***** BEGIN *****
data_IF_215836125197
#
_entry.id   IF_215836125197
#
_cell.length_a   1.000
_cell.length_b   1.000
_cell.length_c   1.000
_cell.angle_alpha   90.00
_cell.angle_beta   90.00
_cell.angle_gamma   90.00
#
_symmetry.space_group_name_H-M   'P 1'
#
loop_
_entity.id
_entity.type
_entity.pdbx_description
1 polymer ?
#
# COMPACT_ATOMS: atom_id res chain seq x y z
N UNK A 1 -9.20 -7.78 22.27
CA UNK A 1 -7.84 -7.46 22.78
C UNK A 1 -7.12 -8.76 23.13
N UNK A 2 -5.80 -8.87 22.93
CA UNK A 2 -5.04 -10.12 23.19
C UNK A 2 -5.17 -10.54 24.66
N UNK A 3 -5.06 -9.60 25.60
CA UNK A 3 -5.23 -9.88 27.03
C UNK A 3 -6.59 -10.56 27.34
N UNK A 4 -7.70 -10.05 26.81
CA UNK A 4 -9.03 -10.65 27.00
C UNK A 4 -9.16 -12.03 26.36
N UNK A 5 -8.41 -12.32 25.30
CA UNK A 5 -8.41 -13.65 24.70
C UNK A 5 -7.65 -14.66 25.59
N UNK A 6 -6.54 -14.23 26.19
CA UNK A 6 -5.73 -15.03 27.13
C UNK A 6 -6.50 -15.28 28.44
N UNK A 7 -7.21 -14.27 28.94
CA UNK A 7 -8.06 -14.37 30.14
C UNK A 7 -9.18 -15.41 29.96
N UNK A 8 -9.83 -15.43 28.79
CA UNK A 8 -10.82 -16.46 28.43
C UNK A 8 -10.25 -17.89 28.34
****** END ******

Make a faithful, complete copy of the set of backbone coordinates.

data_IF_215836125197
#
_entry.id   IF_215836125197
#
_cell.length_a   1.000
_cell.length_b   1.000
_cell.length_c   1.000
_cell.angle_alpha   90.00
_cell.angle_beta   90.00
_cell.angle_gamma   90.00
#
_symmetry.space_group_name_H-M   'P 1'
#
loop_
_entity.id
_entity.type
_entity.pdbx_description
1 polymer ?
#
# COMPACT_ATOMS: atom_id res chain seq x y z
N UNK A 1 -9.20 -7.78 22.27
CA UNK A 1 -7.84 -7.46 22.78
C UNK A 1 -7.12 -8.76 23.13
N UNK A 2 -5.80 -8.87 22.93
CA UNK A 2 -5.04 -10.12 23.19
C UNK A 2 -5.17 -10.54 24.66
N UNK A 3 -5.06 -9.60 25.60
CA UNK A 3 -5.23 -9.88 27.03
C UNK A 3 -6.59 -10.56 27.34
N UNK A 4 -7.70 -10.05 26.81
CA UNK A 4 -9.03 -10.65 27.00
C UNK A 4 -9.16 -12.03 26.36
N UNK A 5 -8.41 -12.32 25.30
CA UNK A 5 -8.41 -13.65 24.70
C UNK A 5 -7.65 -14.66 25.59
N UNK A 6 -6.54 -14.23 26.19
CA UNK A 6 -5.73 -15.03 27.13
C UNK A 6 -6.50 -15.28 28.44
N UNK A 7 -7.21 -14.27 28.94
CA UNK A 7 -8.06 -14.37 30.14
C UNK A 7 -9.18 -15.41 29.96
N UNK A 8 -9.83 -15.43 28.79
CA UNK A 8 -10.82 -16.46 28.43
C UNK A 8 -10.25 -17.89 28.34